US weapons sales tripled last year to a record US$66.3 billion, pumped up by $33.4 billion in sales to Saudi Arabia.
The US sales accounted for 78 per cent of all global arms sales, which rose to US$85.3 billion, the highest level seen since 2004.
But a massive one-off US sale of fighter jets to Saudi Arabia last year skewed the statistics and the international arms market is not likely to continue growing, according to a comprehensive congressional report.
"The extraordinary total value of US weapons orders in 2011 distorts the current picture of the global arms trade market," said the report by the nonpartisan Congressional Research Service, calling US$66.3 billion "a clear outlier figure".
While Washington remained the world's leading arms supplier, nearly all other major suppliers, except France, saw declines in 2011, according to the annual report which is prepared for Congress.
France signed arms sales valued at US$4.4 billion, up from US$1.8 billion a year earlier, but Russia, the world's number two arms dealer, saw its sales nearly halved to US$4.8 billion. The four major European suppliers - France, Britain, Germany, and Italy - saw their collective market share drop to 7.2 per cent in 2011 from 12.2 per cent.
Saudi Arabia was the biggest arms buyer among developing countries, concluding US$33.7 billion in weapons deals, followed by India with purchases of US$6.9 billion and the United Arab Emirates with US$4.5 billion.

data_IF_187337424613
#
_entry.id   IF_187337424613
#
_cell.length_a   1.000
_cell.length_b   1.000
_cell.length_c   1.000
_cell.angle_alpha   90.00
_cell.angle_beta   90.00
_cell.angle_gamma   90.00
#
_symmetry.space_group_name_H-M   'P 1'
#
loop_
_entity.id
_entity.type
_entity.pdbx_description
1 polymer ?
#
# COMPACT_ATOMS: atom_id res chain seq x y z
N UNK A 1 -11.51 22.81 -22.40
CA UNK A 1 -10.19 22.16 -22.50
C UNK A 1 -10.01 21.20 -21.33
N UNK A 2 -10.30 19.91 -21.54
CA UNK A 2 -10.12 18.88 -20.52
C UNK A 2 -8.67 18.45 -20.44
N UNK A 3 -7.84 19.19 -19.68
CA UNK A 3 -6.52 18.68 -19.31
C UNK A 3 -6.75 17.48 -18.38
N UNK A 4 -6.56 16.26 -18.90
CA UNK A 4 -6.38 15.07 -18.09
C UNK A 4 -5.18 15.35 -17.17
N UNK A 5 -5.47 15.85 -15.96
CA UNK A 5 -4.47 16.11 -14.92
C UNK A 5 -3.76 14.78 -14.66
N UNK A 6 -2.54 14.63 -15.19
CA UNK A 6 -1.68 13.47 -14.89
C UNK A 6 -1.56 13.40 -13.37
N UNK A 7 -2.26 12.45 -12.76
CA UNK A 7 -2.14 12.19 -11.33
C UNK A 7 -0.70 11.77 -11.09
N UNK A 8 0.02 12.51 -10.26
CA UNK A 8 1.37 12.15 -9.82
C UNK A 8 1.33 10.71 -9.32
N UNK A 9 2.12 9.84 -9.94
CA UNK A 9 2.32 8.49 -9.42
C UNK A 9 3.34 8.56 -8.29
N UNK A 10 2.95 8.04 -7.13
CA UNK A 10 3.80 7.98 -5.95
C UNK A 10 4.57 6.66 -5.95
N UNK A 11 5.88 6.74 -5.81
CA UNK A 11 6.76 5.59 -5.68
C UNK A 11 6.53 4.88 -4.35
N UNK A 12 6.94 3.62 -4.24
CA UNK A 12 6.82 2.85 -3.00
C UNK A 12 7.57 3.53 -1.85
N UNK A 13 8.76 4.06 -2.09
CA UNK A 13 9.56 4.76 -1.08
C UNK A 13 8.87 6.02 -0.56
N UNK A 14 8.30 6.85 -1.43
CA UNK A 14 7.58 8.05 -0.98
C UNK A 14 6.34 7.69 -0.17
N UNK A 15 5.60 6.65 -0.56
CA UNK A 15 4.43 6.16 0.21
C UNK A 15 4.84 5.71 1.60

Total annual global arms sales ranged between US$42 billion and US$67 billion from 2004 to 2011, reaching a cumulative total of US$467.9 billion in that period.
A weaker global economy, the European financial crisis and the slow international recovery from the recession of 2008 have dampened demand for new weapons, with many countries putting off or scaling back their purchases, the report found.
The report said some countries were focused more heavily on upgrading existing systems and support services, which remained "a rather lucrative" sector for weapons suppliers.
Washington, for instance, generates a steady stream of orders for upgrades, spare parts, ammunition and support services from year to year, even when it does not conclude big deals for new weapons systems.
Concerns about Iran continued to fuel arms sales to the Middle East, especially Saudi Arabia and the United Arab Emirates, but India, Taiwan and other Asian countries also were important buyers, said the report, written by Richard Grimmett and Paul Kerr.
The report predicted increasingly intense competition between European nations and the US for a small number of global orders in coming years.
It also noted that developing countries were demanding greater cost offsets in their arms contracts, access to more advanced technology and provisions allowing them to produce some weapons at home.
Key US weapons sales in 2011 included:
- US$33.4 billion to Saudi Arabia for 84 Boeing Co F-15 fighters and dozens of helicopters built by Boeing and Sikorsky Aircraft;
- US$3.49 billion for Lockheed Martin's Terminal High Altitude Area Defence, an advanced missile shield, to the United Arab Emirates, and US$940 million for 16 Chinook helicopters built by Boeing;
- a US$4.1 billion agreement with India for 10 C-17 transport planes built by Boeing; and
- a US$2 billion order by Taiwan for Patriot antimissile batteries.